This view puts tremendous pressure on both parties, but more so on the woman. Generally speaking, the man is the one who suggests this arrangement prior to marriage. The woman is usually more sure if he is the One or not. He, of course, is the one with the most to gain from the situation of living together. All metaphors involving cows and milk aside, he is receiving all the immediate benefits of a marriage without accepting any of the responsibilities. The arrangement in this light turns out to be a year-long audition to fill the position of wife, as he is the one deciding whether or not he is ready. The situation can be reversed, so that the woman is the one who “isn’t ready to get married,” but the prevailing scenario I have observed is the woman hoping that he will soon make up his mind in her favor. She believes she’s doing the acceptable thing, since ultra-fashionable society says that she should live with him first, but something just doesn’t seem quite right.

The woman is much more susceptible to the arrangement’s downfalls by the very nature of male-female relationships. She is afraid to make the natural mistakes inherent to living with a person because she can be replaced at any time as easily as a mere roommate. Her name may or may not be on the apartment or house lease, but in either case she can be asked to leave if things don’t go well. She can end up without a place to live on extremely short notice. If he behaves in a way she doesn’t like — for example, he stays out with the boys from work until 4:30 in the morning — there is little she can do besides develop ulcers and stay quiet. She could easily be afraid of being replaced if she makes too many waves, and since she is not his wife and there are no formal ties binding them, she cannot make a lot of demands regarding his behavior without risking the entire arrangement.

This view that a period of time is required before one can be sure a person is the right one to marry is understandable. Yet, if such uncertainty and ambiguity abounds, it seems illogical that the prescribed solution would be to behave as if one were already married — sleeping together, sharing bank accounts, rent, and expenses.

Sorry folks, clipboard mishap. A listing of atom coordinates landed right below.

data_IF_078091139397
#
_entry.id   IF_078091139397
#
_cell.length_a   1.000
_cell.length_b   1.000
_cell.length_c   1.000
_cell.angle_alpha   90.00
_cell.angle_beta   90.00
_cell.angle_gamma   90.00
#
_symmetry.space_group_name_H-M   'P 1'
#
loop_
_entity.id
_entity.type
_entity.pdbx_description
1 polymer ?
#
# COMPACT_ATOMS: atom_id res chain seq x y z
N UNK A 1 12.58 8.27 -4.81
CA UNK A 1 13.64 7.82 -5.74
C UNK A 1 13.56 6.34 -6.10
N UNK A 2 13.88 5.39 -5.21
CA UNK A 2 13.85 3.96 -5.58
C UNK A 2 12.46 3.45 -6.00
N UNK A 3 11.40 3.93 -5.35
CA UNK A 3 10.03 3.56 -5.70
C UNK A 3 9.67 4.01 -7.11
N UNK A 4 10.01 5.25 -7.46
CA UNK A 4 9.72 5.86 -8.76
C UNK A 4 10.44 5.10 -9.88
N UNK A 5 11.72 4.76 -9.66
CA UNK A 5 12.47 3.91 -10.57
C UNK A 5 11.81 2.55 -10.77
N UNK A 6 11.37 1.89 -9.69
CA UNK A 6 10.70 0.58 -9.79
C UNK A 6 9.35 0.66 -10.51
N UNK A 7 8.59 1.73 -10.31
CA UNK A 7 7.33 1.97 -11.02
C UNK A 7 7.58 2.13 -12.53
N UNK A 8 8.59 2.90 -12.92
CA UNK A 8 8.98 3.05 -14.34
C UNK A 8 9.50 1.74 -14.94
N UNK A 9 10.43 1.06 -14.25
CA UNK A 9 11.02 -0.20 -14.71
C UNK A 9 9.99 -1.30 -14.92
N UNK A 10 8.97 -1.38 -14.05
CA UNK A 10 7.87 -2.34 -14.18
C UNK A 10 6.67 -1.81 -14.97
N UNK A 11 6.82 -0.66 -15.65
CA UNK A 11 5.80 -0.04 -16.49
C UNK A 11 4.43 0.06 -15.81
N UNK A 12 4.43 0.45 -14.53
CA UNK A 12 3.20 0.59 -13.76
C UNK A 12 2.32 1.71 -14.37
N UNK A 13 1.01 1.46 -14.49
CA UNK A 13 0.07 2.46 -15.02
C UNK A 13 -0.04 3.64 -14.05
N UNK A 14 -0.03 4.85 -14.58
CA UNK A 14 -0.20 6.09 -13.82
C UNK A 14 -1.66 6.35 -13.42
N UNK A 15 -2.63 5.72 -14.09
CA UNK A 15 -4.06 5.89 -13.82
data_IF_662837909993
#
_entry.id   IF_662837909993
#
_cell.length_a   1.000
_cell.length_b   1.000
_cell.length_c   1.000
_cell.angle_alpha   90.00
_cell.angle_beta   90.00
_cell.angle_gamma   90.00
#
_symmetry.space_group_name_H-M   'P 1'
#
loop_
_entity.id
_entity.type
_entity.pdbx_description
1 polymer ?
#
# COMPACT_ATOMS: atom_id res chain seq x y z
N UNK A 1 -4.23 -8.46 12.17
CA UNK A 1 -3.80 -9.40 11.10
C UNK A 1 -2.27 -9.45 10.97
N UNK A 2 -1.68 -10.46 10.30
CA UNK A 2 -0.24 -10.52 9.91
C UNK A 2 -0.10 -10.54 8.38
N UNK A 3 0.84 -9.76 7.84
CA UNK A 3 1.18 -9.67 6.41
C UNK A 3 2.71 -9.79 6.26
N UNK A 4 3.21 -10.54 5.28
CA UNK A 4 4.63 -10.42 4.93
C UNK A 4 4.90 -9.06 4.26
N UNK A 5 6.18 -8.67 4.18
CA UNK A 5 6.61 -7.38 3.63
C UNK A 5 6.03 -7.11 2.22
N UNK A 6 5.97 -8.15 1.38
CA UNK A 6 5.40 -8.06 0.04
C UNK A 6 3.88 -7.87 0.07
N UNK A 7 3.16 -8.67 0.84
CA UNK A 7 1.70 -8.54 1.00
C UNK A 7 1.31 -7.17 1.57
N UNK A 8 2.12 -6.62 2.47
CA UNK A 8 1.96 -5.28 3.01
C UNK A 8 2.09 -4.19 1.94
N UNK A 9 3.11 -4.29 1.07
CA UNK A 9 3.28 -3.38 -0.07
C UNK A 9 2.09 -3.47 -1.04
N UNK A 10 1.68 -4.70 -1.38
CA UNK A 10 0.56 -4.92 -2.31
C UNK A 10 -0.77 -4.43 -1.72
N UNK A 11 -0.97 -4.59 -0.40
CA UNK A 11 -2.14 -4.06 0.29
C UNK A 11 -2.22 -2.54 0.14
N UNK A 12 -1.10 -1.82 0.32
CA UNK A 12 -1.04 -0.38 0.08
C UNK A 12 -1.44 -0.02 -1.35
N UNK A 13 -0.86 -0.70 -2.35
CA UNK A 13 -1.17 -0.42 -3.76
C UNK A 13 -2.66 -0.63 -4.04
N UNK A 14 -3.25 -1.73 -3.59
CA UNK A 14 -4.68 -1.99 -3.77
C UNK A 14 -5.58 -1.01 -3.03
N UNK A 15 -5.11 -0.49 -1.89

2. “I might discover something horrible about him that I couldn’t find out unless I lived with him first. I’d want to find that out before I married him.”

An engagement of reasonable length would provide ample time for a person to discover the character of one’s future spouse without having to conduct primary research on him or her by cohabitating. Annoying personal habits of one’s roommate are easily blown out of proportion, and in the setting of a Catholic marriage, which is supposed to last forever, such idiosyncrasies are more easily overlooked in light of the sacrament. Couples in an unmarried arrangement are little more than roommates who share a bed. There is no higher purpose to living together. A man merely living with a woman can leave or ask her to leave simply because she habitually leaves dishes in the sink, while a husband would not (or should not, at any rate) be so quick to leave a lifetime commitment. Marriage, by its nature, is a much more tolerant “lifestyle.”

It is unlikely that living with a person would uncover horrendous truths unavailable by merely spending a lot of time together. One would probably not discover, for example, exclusively by living with one’s boyfriend that he was a violent woman basher, a child molester, or a transvestite. If there is something really horrible about one’s fiancé’s character, it will reveal itself eventually, without necessitating cohabitating.